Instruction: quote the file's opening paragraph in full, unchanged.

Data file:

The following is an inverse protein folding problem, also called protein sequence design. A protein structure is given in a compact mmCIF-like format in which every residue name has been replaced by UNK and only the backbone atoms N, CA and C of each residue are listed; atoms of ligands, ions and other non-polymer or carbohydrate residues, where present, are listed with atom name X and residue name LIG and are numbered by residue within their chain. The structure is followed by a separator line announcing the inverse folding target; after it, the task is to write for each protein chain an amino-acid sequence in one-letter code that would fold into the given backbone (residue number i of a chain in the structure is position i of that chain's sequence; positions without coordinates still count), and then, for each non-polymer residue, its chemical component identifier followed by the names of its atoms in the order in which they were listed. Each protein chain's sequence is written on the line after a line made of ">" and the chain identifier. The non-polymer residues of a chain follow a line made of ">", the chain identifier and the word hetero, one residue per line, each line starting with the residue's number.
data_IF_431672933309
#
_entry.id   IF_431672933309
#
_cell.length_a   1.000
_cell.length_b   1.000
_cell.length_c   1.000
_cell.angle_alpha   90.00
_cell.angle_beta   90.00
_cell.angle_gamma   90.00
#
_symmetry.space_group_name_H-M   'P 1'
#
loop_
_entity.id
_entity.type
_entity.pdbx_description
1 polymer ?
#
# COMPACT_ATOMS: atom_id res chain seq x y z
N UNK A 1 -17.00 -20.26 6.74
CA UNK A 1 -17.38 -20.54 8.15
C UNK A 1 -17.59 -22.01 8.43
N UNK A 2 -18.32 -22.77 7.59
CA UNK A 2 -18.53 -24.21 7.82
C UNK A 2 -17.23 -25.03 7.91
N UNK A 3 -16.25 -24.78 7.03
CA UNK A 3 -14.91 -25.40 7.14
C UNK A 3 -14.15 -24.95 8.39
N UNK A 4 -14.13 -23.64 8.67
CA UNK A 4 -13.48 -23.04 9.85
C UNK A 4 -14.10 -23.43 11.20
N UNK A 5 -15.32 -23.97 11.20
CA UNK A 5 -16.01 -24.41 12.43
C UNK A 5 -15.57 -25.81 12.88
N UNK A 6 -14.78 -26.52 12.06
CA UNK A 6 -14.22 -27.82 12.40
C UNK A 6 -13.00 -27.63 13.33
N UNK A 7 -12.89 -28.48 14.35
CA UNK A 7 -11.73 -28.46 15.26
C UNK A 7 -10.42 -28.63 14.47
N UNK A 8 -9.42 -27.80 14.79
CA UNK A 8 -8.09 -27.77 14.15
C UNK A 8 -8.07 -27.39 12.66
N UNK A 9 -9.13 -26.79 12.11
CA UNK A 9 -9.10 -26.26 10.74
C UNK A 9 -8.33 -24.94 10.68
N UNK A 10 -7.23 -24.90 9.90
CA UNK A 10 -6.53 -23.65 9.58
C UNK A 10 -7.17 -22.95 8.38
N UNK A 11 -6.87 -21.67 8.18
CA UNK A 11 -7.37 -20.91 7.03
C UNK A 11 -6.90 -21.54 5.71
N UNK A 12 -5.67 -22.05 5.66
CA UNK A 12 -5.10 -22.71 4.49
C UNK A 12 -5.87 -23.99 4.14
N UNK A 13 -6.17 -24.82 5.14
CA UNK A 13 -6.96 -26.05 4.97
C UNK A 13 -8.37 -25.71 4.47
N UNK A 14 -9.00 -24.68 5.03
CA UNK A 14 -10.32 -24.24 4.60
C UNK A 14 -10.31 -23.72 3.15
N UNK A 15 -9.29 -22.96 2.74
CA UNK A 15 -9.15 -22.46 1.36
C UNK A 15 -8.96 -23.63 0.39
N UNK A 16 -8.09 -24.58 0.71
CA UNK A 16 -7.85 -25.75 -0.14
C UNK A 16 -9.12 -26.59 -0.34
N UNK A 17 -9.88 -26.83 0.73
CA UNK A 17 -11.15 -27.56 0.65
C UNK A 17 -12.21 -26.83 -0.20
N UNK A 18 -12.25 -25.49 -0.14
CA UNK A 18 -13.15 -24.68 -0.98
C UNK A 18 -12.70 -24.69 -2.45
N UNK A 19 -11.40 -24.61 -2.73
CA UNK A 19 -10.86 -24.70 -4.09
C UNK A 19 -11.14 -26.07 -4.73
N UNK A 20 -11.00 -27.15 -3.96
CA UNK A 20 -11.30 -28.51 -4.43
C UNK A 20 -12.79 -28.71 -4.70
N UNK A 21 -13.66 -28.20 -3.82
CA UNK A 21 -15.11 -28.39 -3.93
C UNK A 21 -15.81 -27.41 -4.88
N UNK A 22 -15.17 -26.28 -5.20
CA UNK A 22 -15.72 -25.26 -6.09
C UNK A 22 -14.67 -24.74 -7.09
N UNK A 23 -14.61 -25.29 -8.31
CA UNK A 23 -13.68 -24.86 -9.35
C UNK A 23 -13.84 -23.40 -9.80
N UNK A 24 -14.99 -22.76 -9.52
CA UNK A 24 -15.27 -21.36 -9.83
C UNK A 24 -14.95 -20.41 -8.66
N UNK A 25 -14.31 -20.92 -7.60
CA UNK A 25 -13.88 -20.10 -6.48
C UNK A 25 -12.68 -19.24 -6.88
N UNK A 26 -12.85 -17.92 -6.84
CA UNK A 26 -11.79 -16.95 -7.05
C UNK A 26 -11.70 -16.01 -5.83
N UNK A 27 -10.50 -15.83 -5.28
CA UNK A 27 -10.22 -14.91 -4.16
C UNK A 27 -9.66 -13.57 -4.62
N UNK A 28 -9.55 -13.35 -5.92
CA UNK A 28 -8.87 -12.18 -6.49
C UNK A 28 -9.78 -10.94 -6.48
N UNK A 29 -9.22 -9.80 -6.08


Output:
The following is an inverse protein folding problem, also called protein sequence design. A protein structure is given in a compact mmCIF-like format in which every residue name has been replaced by UNK and only the backbone atoms N, CA and C of each residue are listed; atoms of ligands, ions and other non-polymer or carbohydrate residues, where present, are listed with atom name X and residue name LIG and are numbered by residue within their chain. The structure is followed by a separator line announcing the inverse folding target; after it, the task is to write for each protein chain an amino-acid sequence in one-letter code that would fold into the given backbone (residue number i of a chain in the structure is position i of that chain's sequence; positions without coordinates still count), and then, for each non-polymer residue, its chemical component identifier followed by the names of its atoms in the order in which they were listed. Each protein chain's sequence is written on the line after a line made of ">" and the chain identifier. The non-polymer residues of a chain follow a line made of ">", the chain identifier and the word hetero, one residue per line, each line starting with the residue's number.